Brad Pitt, Shia LaBeouf And The Boot Camp Environment Of David Ayer's Fury

Once you develop a reputation in Hollywood, you become The Guy. Which is to say, when producers want a certain type of film, a director is suddenly The Guy on top of everyone's list, shorthand for representation of a particular value or ideal. When it comes to writer-director David Ayer, he's The Guy in regards to anything involving hardcore masculinity and real-deal groups of men.

We sat down with David Ayer in advance of the upcoming war drama Fury to discuss the post-production process of the film. Set in World War II, it details the crew of a Sherman tank in the waning days of World War II, faced with insurmountable odds in the midst of Nazi Germany. As it turns out, Ayer is a vet, having worked with submarines in the Navy, one of many in his family to have served.

"Both of my grandparents were in World War II and retired as officers," he said. "One fought in the Pacific and one fought in Europe. The whole family was in the war. I grew up exposed to it and hearing the stories, but the stories I heard weren’t kind of the whole 'Rah, rah, rah! We saved the world!' They were about the personal price and the emotional price."

As such, Ayer is also fighting against certain perceptions of war films. He's sidestepped this issue by avoiding the framing of World War II in an historical context, as Fury takes place primarily on a single day. "It was a brutal slog, especially at the end of the war. The movie takes place four weeks before the war ends. You’re fighting a fanatical enemy... For a lot of World War II veterans, it’s actually the most disturbing and difficult part of the war for them. Going into Germany and seeing these things happen. No one has really told that story."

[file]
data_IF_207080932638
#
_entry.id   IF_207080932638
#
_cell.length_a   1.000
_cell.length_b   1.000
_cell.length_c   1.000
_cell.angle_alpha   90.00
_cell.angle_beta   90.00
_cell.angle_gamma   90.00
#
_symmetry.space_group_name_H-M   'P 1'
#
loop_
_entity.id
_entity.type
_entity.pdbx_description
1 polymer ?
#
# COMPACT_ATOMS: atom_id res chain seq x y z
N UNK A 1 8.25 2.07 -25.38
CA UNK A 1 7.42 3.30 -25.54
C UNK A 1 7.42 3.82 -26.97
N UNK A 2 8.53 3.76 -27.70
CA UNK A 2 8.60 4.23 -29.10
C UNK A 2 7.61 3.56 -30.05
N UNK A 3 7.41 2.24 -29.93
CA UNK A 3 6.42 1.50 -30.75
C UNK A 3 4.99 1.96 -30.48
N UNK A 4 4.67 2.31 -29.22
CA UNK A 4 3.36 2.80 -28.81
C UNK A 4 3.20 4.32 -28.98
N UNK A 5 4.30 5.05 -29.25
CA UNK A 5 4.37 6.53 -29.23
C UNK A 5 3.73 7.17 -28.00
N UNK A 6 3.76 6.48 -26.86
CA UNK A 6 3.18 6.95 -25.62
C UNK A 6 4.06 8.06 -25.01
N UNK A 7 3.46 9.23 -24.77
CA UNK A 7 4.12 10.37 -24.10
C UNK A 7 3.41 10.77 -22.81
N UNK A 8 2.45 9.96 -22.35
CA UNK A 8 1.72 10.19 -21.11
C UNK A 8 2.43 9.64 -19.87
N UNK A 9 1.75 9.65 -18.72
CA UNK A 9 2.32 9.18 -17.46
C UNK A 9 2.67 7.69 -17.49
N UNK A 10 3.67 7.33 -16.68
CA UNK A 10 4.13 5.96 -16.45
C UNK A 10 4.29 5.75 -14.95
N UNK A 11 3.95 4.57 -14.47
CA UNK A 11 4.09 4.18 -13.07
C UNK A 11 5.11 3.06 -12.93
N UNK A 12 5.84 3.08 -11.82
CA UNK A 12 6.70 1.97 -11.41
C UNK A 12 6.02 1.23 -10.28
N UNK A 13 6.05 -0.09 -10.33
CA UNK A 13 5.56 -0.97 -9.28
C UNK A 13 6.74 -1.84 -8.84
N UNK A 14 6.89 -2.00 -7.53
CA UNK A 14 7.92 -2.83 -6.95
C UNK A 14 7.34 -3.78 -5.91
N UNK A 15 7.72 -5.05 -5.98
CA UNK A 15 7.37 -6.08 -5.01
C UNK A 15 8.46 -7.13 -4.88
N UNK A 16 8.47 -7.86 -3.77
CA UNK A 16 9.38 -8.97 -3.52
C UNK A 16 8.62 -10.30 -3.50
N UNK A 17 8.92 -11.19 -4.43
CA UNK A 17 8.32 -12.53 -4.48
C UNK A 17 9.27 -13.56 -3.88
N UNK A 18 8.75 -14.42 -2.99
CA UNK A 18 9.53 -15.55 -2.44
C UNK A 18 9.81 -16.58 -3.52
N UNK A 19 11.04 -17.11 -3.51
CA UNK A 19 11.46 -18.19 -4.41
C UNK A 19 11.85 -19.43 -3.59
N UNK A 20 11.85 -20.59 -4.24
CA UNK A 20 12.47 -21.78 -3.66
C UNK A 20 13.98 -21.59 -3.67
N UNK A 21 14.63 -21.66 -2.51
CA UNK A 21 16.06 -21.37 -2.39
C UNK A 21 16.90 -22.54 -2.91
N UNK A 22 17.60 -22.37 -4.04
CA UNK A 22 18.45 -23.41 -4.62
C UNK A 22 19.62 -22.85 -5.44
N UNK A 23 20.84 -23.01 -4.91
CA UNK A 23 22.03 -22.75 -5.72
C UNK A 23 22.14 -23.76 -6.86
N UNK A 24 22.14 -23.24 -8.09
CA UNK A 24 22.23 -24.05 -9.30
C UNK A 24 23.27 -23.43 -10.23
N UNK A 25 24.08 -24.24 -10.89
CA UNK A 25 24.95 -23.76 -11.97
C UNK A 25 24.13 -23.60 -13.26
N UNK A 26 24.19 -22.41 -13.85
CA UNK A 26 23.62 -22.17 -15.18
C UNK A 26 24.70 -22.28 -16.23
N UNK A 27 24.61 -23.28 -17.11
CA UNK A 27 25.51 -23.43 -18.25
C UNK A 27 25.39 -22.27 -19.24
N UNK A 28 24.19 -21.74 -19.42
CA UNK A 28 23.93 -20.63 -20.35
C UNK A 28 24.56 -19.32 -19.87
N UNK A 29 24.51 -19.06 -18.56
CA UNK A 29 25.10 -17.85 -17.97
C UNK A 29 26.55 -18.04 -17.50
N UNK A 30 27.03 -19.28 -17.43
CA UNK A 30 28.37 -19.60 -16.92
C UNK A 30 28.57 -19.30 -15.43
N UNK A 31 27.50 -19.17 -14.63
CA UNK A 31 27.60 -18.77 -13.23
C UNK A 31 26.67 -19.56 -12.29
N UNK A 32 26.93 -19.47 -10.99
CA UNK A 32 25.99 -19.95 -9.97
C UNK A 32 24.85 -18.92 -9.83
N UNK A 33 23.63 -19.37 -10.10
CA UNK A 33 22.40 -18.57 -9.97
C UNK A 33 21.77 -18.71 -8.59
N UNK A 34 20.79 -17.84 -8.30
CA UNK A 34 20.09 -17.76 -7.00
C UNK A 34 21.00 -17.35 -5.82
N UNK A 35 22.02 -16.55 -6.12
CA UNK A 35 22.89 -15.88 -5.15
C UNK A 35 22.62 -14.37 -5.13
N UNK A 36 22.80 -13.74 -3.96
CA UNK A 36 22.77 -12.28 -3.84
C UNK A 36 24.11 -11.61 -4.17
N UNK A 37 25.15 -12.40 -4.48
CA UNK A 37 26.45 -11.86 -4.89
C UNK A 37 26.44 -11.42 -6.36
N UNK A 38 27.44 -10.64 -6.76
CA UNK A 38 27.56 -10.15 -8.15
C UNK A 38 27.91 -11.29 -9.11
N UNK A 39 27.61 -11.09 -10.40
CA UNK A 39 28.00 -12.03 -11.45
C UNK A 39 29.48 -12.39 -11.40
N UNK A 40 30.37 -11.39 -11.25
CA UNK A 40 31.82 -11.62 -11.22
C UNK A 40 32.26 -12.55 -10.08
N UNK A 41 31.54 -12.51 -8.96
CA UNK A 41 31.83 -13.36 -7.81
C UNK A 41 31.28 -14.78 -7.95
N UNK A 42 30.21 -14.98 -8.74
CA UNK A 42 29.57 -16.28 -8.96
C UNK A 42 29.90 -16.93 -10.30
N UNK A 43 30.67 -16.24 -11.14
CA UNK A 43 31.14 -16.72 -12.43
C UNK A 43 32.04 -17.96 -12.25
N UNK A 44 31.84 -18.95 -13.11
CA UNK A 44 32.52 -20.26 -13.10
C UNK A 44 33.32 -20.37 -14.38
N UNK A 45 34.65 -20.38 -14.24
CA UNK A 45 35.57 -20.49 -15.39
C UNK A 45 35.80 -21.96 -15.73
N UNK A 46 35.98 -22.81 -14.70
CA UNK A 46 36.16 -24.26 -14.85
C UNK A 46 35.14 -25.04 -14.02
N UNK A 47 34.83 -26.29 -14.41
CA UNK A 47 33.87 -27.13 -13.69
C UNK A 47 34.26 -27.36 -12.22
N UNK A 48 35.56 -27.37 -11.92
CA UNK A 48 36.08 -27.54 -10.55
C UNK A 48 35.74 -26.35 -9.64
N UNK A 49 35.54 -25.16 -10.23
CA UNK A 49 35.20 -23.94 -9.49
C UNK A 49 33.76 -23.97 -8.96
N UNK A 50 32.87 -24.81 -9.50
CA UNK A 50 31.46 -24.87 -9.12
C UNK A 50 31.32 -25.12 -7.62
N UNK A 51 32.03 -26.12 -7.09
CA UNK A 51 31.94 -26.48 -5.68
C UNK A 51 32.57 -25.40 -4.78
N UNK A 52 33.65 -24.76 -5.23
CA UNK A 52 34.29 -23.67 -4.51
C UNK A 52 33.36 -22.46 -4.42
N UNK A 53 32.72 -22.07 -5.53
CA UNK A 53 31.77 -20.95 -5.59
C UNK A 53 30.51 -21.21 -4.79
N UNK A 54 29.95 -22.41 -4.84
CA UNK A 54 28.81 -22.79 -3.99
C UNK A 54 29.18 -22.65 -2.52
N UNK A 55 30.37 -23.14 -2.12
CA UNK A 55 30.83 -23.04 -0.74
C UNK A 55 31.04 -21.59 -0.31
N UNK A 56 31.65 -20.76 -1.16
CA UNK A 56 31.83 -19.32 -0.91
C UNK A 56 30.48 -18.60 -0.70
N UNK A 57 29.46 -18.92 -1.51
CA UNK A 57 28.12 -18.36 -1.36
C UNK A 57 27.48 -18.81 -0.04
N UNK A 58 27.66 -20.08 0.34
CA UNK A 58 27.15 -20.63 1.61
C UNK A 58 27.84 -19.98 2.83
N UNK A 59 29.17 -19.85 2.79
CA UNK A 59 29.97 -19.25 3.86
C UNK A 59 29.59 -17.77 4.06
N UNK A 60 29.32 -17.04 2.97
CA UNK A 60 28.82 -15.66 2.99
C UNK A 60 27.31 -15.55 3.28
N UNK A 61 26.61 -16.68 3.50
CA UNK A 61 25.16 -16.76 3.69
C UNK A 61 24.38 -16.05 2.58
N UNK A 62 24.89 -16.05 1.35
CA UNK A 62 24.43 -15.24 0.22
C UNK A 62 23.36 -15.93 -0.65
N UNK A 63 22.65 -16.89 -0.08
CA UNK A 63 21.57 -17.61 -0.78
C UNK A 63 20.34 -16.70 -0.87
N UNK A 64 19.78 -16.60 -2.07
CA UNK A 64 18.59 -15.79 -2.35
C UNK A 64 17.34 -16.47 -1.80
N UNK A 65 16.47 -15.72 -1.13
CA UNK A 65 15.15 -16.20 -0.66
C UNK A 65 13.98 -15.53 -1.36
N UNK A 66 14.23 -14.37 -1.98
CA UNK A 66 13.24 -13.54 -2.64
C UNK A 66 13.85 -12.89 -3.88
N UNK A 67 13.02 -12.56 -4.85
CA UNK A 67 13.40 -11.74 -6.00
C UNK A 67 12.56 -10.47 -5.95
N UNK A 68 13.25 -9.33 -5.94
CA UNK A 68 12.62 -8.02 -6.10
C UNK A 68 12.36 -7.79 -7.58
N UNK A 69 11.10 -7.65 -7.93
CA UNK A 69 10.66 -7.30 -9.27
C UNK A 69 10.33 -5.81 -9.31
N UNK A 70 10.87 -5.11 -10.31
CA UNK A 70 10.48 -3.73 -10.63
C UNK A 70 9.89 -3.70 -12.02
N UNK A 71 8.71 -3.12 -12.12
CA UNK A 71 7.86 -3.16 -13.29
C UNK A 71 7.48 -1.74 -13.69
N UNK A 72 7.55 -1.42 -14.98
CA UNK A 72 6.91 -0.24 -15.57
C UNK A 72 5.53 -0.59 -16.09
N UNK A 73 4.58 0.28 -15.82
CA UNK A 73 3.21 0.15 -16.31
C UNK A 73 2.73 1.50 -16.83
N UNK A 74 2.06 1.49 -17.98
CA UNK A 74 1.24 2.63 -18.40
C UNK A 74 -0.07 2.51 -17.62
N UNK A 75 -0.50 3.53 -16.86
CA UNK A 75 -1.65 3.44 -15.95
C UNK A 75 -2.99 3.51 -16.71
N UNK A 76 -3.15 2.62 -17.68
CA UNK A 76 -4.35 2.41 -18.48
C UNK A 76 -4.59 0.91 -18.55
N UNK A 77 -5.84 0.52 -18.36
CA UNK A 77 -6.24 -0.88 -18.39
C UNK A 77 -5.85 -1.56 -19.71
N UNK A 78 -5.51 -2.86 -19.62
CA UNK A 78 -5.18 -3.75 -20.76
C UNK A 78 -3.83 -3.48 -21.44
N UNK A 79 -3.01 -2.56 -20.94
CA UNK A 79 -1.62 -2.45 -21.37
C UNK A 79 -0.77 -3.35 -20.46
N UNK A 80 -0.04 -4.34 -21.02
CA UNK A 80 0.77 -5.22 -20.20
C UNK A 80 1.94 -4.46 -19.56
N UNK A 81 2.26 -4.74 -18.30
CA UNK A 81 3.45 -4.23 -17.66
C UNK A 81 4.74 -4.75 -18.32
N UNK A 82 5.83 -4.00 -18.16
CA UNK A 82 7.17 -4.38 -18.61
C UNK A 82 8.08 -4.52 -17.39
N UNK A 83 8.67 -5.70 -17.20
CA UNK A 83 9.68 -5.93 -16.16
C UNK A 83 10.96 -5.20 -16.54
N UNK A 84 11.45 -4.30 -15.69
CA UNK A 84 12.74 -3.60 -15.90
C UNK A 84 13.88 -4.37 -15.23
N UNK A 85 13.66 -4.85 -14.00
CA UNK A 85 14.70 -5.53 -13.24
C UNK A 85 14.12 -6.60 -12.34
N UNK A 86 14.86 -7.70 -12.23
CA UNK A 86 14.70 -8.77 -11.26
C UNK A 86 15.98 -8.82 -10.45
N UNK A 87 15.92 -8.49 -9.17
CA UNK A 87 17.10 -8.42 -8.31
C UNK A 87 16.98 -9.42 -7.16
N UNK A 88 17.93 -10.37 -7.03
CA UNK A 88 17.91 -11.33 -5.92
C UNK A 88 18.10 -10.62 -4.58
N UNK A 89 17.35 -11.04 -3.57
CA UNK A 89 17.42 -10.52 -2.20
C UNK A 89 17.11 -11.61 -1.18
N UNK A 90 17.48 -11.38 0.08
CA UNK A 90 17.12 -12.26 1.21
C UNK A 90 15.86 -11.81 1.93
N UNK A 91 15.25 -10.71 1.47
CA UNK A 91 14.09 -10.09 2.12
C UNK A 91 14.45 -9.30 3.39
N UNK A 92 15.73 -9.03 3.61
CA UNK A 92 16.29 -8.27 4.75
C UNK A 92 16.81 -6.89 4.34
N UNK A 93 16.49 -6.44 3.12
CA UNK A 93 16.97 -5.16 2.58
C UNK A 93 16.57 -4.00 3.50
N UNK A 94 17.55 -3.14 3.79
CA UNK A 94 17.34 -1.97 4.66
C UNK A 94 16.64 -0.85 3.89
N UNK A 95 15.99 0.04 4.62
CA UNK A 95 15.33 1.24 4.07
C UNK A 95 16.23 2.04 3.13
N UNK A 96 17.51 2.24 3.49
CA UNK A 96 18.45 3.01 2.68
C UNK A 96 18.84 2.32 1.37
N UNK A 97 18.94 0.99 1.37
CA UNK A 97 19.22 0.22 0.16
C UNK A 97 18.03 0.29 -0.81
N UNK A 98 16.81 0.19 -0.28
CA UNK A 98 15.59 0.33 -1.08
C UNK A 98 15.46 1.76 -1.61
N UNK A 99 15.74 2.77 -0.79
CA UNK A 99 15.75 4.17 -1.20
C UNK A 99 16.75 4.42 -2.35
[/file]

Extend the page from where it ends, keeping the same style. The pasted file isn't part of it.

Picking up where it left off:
Ayer's working with a decorated cast, including Brad Pitt and Shia LaBeouf. But they had to be on the same page, and that involved a hectic boot camp experience. Fortunately, it was Pitt who led the way, by example.

"Day one, everyone threw their cellphone in a helmet. Brad was first, to set the example. It was full on. It was 24 hours a day. There was no, 'Hey, let’s give the actors a break' stuff. It was fully full-on. It was incredibly intense psychologically and, at the end of the day, it wasn’t about, "Let’s all learn to be soldiers." It was about making these guys bond as a family by putting them through one of the more intense experiences of their lives together. They will always share that. They will always have that in common."

Though David Ayer is making a serious movie with Fury, he at least got to have some fun, and continues to do so: Fury apparently wrapped principal photography, though reshoots were planned for this month. Some felt these were a sign of a problem movie, but it's exactly the opposite. Apparently Sony are big fans, which explains the awards-friendly release date.

"It’s additional photography," Ayer clears up. "I’m just banging away some more action stuff. Let’s put it this way: Sony loved the movie and they’re like, 'What do you want?' I said, 'More action!' They were like, 'Here you go!' So I’m going to go blow some stuff up!"

Fury opens November 14th.